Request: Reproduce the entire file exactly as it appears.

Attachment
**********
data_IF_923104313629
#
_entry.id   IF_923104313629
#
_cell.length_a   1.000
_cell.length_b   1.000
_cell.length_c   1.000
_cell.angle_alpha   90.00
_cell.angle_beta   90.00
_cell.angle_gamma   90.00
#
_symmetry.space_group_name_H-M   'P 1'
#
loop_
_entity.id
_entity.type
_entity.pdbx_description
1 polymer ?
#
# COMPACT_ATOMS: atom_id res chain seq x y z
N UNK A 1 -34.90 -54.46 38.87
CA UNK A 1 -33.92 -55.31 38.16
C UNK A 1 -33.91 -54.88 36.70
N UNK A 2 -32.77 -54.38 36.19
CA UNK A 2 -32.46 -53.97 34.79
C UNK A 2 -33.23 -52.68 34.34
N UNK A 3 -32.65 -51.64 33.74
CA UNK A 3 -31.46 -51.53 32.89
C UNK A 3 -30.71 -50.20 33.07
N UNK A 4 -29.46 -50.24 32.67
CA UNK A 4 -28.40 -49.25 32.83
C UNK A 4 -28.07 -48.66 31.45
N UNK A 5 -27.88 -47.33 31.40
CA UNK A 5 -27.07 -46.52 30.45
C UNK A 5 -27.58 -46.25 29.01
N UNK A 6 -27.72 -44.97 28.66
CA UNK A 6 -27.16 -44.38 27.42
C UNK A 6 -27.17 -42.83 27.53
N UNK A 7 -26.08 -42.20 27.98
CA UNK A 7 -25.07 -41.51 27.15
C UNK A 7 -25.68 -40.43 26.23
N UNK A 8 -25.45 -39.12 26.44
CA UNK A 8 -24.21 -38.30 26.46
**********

data_IF_923104313629
#
_entry.id   IF_923104313629
#
_cell.length_a   1.000
_cell.length_b   1.000
_cell.length_c   1.000
_cell.angle_alpha   90.00
_cell.angle_beta   90.00
_cell.angle_gamma   90.00
#
_symmetry.space_group_name_H-M   'P 1'
#
loop_
_entity.id
_entity.type
_entity.pdbx_description
1 polymer ?
#
# COMPACT_ATOMS: atom_id res chain seq x y z
N UNK A 1 -34.90 -54.46 38.87
CA UNK A 1 -33.92 -55.31 38.16
C UNK A 1 -33.91 -54.88 36.70
N UNK A 2 -32.77 -54.38 36.19
CA UNK A 2 -32.46 -53.97 34.79
C UNK A 2 -33.23 -52.68 34.34
N UNK A 3 -32.65 -51.64 33.74
CA UNK A 3 -31.46 -51.53 32.89
C UNK A 3 -30.71 -50.20 33.07
N UNK A 4 -29.46 -50.24 32.67
CA UNK A 4 -28.40 -49.25 32.83
C UNK A 4 -28.07 -48.66 31.45
N UNK A 5 -27.88 -47.33 31.40
CA UNK A 5 -27.07 -46.52 30.45
C UNK A 5 -27.58 -46.25 29.01
N UNK A 6 -27.72 -44.97 28.66
CA UNK A 6 -27.16 -44.38 27.42
C UNK A 6 -27.17 -42.83 27.53
N UNK A 7 -26.08 -42.20 27.98
CA UNK A 7 -25.07 -41.51 27.15
C UNK A 7 -25.68 -40.43 26.23
N UNK A 8 -25.45 -39.12 26.44
CA UNK A 8 -24.21 -38.30 26.46